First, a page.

Irving S. Olds

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Irving Sands Olds (1887–1963) was an American lawyer and philanthropist. He served as chairman of the board and chief executive officer of U.S. Steel, and was partner at White & Case.

Early life[edit]

Irving Sands Olds was born in Erie, Pennsylvania, the only child of Clark and Livia Elizabeth Olds. Clark was an attorney, and Irving grew up in a wealthy household.[1] Irving attended Yale University for his undergraduate degree, and graduated with a B.A. in 1907. He then continued on to receive a law degree from Harvard in 1910. Upon his graduation, Olds took a position as a law clerk for Chief Justice of the United States Supreme Court, Oliver Wendell Holmes Jr. In 1911, he joined the law firm White & Case. In 1917, Olds became a partner, and remained as such until his death.[2] That same year, he married Evelyn Foster daughter of Pell William Foster (1862 – 1947)[3] founder of Foster Wheeler Corporation and Anne Williams;[4] and, granddaughter of William Foster Jr., president of the first elevated railroad company in New York.[5] The two did not have children.[6]


In 1915, Olds was hired as counsel by J.P. Morgan & Co after World War I had broken out in Europe. In this capacity, he advised the bank's export deportment which oversaw purchases made on behalf of the British and French war effort. Following the United States' entry into the war, he served in 1918 as an assistant to Morgan partner, Edward R. Stettinius, during the latter's tenure as surveyor general of supplies for the U.S. War Department. [7]

After a stint in France opening White & Case's Paris office after the First World War, Olds returned to the United States and became involved dealings between his firm and the United States Steel Corporation. In 1936, Olds was elected to the corporation's Board of Directors, and in 1940, upon the departure of Edward Stettinius Jr., he was made chairman and chief executive officer. He ran U.S. Steel for twelve years, through the rest of the Second World War, and into the Atomic Age.[8]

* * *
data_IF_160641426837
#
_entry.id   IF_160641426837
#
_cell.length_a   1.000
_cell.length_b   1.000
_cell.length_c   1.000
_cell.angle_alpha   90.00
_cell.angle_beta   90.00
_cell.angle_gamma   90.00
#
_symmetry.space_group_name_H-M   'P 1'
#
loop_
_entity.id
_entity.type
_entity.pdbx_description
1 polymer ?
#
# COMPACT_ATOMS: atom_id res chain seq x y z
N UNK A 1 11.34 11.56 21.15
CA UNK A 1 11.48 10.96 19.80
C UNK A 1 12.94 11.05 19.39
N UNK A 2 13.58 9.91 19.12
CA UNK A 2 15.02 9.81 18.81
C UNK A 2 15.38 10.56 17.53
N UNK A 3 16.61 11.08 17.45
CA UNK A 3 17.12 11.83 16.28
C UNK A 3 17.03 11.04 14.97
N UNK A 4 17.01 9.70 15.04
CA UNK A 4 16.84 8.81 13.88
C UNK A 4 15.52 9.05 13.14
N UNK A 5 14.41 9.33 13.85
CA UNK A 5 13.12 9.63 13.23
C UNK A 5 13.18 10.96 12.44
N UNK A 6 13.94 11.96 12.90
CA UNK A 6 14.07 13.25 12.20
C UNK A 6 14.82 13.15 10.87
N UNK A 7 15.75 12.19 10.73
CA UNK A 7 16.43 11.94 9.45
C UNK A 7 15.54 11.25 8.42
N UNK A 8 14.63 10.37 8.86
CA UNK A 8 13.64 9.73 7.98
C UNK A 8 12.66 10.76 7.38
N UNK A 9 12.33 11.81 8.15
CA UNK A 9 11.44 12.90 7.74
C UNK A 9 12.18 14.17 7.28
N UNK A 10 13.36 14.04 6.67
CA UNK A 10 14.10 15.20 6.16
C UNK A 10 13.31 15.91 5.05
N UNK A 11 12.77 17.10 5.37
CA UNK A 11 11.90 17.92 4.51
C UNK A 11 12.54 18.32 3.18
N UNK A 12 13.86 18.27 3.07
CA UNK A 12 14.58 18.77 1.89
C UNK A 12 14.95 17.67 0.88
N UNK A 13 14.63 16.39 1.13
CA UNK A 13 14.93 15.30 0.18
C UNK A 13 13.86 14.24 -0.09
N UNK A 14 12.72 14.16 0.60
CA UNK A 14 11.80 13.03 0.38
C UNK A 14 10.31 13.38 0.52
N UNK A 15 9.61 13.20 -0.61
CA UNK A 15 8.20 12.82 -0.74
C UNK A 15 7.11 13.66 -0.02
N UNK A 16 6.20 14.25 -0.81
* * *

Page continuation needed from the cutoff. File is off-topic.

Personal life[edit]

Olds led the Council for Financial Aid to Education, an organization that directed corporation donations to universities. He spent two years as the President of the New-York Historical Society, and was a benefactor and board member of both the Metropolitan Museum of Art and Lincoln Center for the Performing Arts. He studied naval history and had published two works, about the topic, “U.S. Naval History, 1776-1815” and “Bits and Pieces of American History”. He collected Revolutionary War and War of 1812 Naval Prints, and had a collection of over 1,000 items, many of which were donated upon his death to White & Case and the New-York Historical Society.

Olds died in March 1963, and was interred at Woodlawn Cemetery, in The Bronx.[9]


In 1942, the American Ship Building Company constructed the SS Irving Olds, named in honor of Olds, for the Pittsburgh Steamship Company. The ship was sold to U.S. Steel in 1952 and was eventually scrapped in 1988.[10]

His art collection and personal papers are housed at the New-York Historical Society.[11]


  1. ^ "1900 U.S. Census". National Archives & Records Administration. Retrieved 26 April 2019.
  2. ^ "Corporate Clients". White & Case. Retrieved 26 April 2019.
  3. ^ p27
  4. ^ p.17
  5. ^
  6. ^ "The Philadelphia Inquirer, 5 March 1963". Retrieved 26 April 2019.
  7. ^ IRVING S.OLDS,76, OF U.S. STEEL, DIES; Former Board Chairman Also Won Fame as a Lawyer. The New York Times, New York, 1963-03-05
  8. ^ "The Philadelphia Inquirer, 5 June 1940". Retrieved 26 April 2019.
  9. ^ "Irving Sands Olds". FindAGrave. Retrieved 26 April 2019.
  10. ^ "OLDS, IRVING S." Great Lakes Vessels Online Index.
  11. ^ "Guide to the Irving S. Olds Collection of Naval and Other Historical Prints and Related Papers". NYU Libraries. Retrieved 26 April 2019.
Business positions
Preceded by
Edward Stettinius Jr.
Chairman of the Board of U.S. Steel
June 4, 1940 – January 22, 1952
Succeeded by
Benjamin Fairless